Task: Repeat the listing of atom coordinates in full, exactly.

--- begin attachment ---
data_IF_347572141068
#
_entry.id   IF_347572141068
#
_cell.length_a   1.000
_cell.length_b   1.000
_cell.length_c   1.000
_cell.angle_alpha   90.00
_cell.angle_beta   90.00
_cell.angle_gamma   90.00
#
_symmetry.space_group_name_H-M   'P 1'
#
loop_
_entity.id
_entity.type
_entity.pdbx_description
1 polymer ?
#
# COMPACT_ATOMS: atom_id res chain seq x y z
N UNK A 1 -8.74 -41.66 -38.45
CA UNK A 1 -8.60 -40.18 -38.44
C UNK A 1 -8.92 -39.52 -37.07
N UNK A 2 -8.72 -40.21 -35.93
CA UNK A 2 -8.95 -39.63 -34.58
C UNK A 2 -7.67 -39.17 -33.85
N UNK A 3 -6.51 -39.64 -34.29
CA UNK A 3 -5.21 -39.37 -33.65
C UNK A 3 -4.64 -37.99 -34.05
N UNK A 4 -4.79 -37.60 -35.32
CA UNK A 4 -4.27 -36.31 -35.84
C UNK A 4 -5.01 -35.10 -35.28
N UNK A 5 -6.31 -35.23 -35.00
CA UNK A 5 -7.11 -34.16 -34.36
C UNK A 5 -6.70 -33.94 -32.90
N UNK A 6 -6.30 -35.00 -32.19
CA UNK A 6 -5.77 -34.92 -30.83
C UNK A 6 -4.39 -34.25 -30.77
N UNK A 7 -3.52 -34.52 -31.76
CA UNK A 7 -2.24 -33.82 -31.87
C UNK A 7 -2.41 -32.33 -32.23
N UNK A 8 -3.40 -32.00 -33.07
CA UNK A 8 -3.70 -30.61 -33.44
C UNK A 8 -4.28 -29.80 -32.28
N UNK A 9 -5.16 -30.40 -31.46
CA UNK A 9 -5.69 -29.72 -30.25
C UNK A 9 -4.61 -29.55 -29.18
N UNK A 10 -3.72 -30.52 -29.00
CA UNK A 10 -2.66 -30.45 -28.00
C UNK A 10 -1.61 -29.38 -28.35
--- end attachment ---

data_IF_347572141068
#
_entry.id   IF_347572141068
#
_cell.length_a   1.000
_cell.length_b   1.000
_cell.length_c   1.000
_cell.angle_alpha   90.00
_cell.angle_beta   90.00
_cell.angle_gamma   90.00
#
_symmetry.space_group_name_H-M   'P 1'
#
loop_
_entity.id
_entity.type
_entity.pdbx_description
1 polymer ?
#
# COMPACT_ATOMS: atom_id res chain seq x y z
N UNK A 1 -8.74 -41.66 -38.45
CA UNK A 1 -8.60 -40.18 -38.44
C UNK A 1 -8.92 -39.52 -37.07
N UNK A 2 -8.72 -40.21 -35.93
CA UNK A 2 -8.95 -39.63 -34.58
C UNK A 2 -7.67 -39.17 -33.85
N UNK A 3 -6.51 -39.64 -34.29
CA UNK A 3 -5.21 -39.37 -33.65
C UNK A 3 -4.64 -37.99 -34.05
N UNK A 4 -4.79 -37.60 -35.32
CA UNK A 4 -4.27 -36.31 -35.84
C UNK A 4 -5.01 -35.10 -35.28
N UNK A 5 -6.31 -35.23 -35.00
CA UNK A 5 -7.11 -34.16 -34.36
C UNK A 5 -6.70 -33.94 -32.90
N UNK A 6 -6.30 -35.00 -32.19
CA UNK A 6 -5.77 -34.92 -30.83
C UNK A 6 -4.39 -34.25 -30.77
N UNK A 7 -3.52 -34.52 -31.76
CA UNK A 7 -2.24 -33.82 -31.87
C UNK A 7 -2.41 -32.33 -32.23
N UNK A 8 -3.40 -32.00 -33.07
CA UNK A 8 -3.70 -30.61 -33.44
C UNK A 8 -4.28 -29.80 -32.28
N UNK A 9 -5.16 -30.40 -31.46
CA UNK A 9 -5.69 -29.72 -30.25
C UNK A 9 -4.61 -29.55 -29.18
N UNK A 10 -3.72 -30.52 -29.00
CA UNK A 10 -2.66 -30.45 -28.00
C UNK A 10 -1.61 -29.38 -28.35